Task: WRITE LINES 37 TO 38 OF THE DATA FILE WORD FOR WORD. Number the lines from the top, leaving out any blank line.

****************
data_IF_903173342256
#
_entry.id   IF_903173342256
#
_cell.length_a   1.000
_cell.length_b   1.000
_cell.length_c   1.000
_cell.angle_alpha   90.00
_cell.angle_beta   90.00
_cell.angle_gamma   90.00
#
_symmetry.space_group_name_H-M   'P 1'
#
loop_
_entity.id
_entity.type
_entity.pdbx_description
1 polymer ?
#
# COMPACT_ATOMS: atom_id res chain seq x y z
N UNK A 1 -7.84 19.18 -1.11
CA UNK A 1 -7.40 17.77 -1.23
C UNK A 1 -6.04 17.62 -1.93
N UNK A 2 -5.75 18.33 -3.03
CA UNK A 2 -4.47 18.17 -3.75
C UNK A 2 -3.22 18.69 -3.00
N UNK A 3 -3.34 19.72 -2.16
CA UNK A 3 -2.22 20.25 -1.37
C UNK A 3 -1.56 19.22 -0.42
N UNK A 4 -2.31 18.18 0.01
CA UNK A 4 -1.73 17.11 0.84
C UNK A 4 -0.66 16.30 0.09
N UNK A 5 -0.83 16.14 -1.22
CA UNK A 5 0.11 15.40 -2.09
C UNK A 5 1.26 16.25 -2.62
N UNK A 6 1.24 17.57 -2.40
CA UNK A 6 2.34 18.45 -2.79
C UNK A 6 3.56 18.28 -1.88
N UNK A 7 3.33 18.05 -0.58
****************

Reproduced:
CA UNK A 6 2.34 18.45 -2.79
C UNK A 6 3.56 18.28 -1.88